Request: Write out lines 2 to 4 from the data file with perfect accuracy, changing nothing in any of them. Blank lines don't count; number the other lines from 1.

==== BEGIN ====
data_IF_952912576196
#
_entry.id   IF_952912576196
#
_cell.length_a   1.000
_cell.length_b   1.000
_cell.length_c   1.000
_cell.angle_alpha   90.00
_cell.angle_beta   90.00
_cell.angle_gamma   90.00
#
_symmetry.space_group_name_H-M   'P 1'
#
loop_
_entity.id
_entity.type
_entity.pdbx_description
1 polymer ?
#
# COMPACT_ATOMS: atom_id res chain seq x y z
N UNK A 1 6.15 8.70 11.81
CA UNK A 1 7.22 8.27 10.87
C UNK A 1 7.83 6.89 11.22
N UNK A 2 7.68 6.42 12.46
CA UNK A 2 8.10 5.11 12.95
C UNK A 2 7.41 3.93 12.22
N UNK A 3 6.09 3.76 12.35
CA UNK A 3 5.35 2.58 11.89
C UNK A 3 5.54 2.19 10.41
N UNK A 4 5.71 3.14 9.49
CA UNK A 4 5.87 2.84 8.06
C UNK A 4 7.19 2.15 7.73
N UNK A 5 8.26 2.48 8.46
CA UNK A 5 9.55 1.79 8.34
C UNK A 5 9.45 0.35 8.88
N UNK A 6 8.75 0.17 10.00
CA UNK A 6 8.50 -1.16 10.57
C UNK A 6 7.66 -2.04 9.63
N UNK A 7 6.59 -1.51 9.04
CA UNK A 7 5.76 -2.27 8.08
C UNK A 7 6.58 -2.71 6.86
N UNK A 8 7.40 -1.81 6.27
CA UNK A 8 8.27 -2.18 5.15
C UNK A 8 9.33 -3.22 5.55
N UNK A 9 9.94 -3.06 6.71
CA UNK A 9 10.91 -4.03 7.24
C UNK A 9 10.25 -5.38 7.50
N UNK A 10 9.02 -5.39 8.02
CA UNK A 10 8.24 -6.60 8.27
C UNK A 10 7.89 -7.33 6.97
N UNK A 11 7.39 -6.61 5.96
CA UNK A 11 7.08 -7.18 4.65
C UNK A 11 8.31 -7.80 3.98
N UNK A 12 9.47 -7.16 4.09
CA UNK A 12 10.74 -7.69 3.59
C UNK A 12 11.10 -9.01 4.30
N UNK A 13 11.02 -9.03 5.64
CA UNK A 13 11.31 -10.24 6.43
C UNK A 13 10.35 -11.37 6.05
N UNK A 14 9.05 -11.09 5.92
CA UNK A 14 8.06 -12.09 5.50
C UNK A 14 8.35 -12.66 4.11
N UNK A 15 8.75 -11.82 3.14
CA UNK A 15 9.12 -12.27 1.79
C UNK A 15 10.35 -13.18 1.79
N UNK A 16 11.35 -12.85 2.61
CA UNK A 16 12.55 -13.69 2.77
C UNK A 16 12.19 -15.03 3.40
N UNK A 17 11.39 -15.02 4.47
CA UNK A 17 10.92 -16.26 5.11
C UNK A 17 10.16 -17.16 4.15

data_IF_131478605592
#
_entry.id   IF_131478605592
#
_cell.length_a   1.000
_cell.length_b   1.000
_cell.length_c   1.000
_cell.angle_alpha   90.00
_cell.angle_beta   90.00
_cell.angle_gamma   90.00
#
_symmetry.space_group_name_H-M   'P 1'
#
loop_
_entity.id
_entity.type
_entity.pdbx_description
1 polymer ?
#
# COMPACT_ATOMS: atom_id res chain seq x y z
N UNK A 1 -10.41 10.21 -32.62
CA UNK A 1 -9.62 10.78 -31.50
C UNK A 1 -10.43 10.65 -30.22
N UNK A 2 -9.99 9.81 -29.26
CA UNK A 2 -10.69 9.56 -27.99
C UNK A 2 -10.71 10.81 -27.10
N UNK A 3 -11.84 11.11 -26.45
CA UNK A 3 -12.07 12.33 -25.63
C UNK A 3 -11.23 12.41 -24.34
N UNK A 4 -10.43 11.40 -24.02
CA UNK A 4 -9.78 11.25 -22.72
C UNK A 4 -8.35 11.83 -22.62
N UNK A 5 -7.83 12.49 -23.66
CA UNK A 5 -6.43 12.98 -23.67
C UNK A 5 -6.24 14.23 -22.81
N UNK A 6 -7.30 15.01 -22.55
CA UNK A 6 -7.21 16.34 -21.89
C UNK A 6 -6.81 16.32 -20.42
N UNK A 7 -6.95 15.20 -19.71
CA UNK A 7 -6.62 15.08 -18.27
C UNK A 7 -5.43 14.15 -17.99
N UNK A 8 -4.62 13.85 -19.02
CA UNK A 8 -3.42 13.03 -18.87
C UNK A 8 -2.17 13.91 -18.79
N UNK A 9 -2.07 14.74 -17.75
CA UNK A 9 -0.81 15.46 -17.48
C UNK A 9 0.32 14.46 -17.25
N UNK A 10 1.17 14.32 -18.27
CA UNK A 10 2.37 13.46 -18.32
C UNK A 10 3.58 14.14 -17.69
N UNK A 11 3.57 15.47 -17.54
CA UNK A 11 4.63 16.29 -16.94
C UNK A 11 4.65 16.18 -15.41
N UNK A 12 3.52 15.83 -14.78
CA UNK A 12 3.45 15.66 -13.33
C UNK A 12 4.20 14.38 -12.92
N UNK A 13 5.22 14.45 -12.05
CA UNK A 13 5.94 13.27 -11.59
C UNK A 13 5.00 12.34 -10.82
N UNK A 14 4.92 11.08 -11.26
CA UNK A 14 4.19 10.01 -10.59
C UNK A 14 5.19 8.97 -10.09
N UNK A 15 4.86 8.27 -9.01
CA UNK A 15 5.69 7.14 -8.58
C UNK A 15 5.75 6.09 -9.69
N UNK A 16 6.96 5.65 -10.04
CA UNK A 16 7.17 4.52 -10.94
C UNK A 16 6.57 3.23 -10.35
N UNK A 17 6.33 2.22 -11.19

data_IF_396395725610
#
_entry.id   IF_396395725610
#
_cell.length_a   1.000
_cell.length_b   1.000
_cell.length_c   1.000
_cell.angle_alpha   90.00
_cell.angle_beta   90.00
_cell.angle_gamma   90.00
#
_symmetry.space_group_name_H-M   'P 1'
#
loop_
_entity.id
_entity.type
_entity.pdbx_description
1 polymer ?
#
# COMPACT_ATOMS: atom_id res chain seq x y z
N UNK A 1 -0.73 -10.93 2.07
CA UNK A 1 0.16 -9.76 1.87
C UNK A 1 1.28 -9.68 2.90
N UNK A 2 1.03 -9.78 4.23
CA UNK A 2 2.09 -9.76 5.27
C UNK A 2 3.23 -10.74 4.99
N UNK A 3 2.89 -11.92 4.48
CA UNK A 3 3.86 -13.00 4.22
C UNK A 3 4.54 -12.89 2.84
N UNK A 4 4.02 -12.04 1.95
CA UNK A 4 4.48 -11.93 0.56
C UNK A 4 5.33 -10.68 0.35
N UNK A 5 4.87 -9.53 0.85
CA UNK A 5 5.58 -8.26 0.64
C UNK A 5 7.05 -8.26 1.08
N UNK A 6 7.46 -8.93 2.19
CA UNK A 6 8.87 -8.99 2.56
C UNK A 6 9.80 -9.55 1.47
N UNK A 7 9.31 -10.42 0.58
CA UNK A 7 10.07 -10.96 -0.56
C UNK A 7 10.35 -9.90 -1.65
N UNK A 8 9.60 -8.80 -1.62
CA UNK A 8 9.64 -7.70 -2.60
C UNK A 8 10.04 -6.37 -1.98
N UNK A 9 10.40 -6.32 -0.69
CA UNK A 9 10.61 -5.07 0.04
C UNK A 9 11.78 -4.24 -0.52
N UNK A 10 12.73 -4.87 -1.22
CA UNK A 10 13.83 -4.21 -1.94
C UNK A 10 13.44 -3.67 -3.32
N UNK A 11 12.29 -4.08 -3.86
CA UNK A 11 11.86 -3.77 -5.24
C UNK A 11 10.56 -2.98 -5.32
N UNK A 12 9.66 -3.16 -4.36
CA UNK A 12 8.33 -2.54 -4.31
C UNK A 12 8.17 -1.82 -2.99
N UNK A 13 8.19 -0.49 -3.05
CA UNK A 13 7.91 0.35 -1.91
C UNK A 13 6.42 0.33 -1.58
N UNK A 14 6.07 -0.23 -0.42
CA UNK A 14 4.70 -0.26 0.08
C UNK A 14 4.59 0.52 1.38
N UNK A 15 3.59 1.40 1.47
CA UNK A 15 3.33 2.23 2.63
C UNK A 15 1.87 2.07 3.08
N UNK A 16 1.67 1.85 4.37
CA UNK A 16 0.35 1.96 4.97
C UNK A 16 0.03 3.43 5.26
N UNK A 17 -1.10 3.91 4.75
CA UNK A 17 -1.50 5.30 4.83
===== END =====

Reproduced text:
#
_entry.id   IF_952912576196
#